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Impact & Insights

Impact & Insights

BAM Employee Spotlight – Q&A with Software Engineer Nick Mandal

Photo of BAM Employee Nick Mandal

For many people, the term ‘investment manager’ conjures up images of a laser-focused analyst pouring over market data, or a portfolio manager decisively making trading decisions. While those are certainly two critical and significant roles at any investment manager, today’s leading firms have evolved to include a vast number of functions that support and supplement the funds’ investment teams – from data scientists to engineers, operations professionals, recruiters, and more.

This month, BAM is launching a new Q&A series featuring employees across roles, ranks, and global regions to showcase the many career opportunities available at our firm. Our first interview in the series is with Nicholas Mandal, a software engineer based in Chicago, who joined BAM in late March 2020.


Q: Thanks for chatting with us, Nick. Tell us a bit about your background, and what drew you to BAM?

A: My interest in investing and trading goes back to when I was young. My dad and I traded together since I was 10 or 11. I didn't set out to be a software engineer – I always thought I wanted to be a doctor. But then I got into technology, and I found it to be really interesting. If you want to get into a tech career, the traditional thing to do is head out West, to San Francisco or L.A. But I wanted to stay in my hometown of Chicago, and I wanted to work on cutting-edge technologies at an investment manager. At BAM, I'm able to do that, and do it in Chicago. I get the best of both worlds!


Q: What is your role at BAM?                  

A: I'm a software engineer on the portfolio finance team. My team supports our equity finance desk, our repo trading desk, and our treasury desk. Our main function is to leverage technology in order to manage borrow costs across the firm, by minimizing as much as possible across the entire firm. We also try to capitalize on areas of opportunity using the resources and the information we have in the borrow markets.


Q: How do you contribute to BAM's investment process?

A: Our team helps BAM in three ways: we save money, we generate money, and we monitor money. In the saving part, we consolidate trading positions and make sure we’re not spending too much on financing positions. We help generate returns by leveraging information in the borrowing markets, in resource arbitrage, for instance, and help produce returns that way. We also use software and create dashboards to monitor where the firm's capital is so that we can optimize trading opportunities.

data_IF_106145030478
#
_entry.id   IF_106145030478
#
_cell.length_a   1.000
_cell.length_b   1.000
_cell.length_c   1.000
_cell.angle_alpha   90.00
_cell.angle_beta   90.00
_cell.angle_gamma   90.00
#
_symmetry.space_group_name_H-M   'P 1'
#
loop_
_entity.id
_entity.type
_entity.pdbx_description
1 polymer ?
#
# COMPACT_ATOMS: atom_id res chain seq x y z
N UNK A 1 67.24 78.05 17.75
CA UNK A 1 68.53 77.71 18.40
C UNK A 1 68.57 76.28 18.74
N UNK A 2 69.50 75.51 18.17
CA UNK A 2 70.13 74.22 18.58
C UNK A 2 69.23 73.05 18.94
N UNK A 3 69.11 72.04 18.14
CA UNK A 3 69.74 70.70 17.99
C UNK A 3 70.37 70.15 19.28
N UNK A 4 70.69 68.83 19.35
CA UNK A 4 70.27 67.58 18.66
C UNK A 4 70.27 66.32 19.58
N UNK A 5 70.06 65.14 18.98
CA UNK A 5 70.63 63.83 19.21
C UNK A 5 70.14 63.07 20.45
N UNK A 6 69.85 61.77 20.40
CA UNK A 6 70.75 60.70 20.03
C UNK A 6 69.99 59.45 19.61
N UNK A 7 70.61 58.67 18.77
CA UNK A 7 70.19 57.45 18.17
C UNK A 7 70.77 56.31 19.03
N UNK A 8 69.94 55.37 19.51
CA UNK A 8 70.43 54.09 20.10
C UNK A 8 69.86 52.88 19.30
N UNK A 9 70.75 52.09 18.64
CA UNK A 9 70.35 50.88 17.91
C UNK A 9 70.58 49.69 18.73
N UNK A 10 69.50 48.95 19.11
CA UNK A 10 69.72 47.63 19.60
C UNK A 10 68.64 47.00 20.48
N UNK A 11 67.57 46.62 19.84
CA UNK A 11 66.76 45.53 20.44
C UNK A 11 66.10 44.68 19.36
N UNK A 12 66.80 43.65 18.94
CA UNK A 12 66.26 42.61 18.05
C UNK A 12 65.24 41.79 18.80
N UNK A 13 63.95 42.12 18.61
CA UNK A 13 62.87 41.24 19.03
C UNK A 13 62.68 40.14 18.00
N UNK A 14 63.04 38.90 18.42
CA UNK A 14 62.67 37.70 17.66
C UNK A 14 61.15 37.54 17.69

Q: What software tools do you use?

A: Right now, we are working on a lot of Web-based applications. Oftentimes, we build on top of open-source tools, and build proprietary applications on top of them. Our tech stack is comprised mostly of React on the client-side and Python on the server-side. Open Source tooling is a tremendous resource, and is my favorite part of the software engineering community. Nadia Eghbal recently published a fantastic book titled ‘Working in Public: The Making and Maintenance of Open Source Software,’ which is a great resource to learn more about the Open Source software.


Q: What project at BAM has excited you most?

A: My favorite contribution so far is some of the Slack automations we have done around job reporting. Slack bots make file sharing and communications so much faster and easier. It's really the future of business communications. There is a place for e-mail, but Slack bots have helped us speed up processes that take away from our real work. That has given our team more time to work on our P&L generating systems as a result, which is a huge, tangible thing.


Q: What do you like most about working at BAM?

A: BAM values its employees and their contributions. It is a large organization with a small-organization ethos. Other places I have worked aren't like that. As an example, I recently sent a Slack chat to BAM’s CIO, John Timotheou, about an idea I had to improve one of our systems. And he responded! That level of engagement from a senior executive was something I had never experienced before at a large firm.


Q:  What do you see yourself doing at BAM three to five years from now?

A: I would like to evolve into a more senior role, and I would like to do more at BAM in the realm of quantitative finance, where I can leverage technology to make informed investing decisions.


Q: What advice do you have for someone joining BAM as a software engineer?                                        

A: Dive into learning the business. If you think you know investment management, there are at least 100 more things you don't know yet. Be open to exploring new technologies and bringing them to the firm.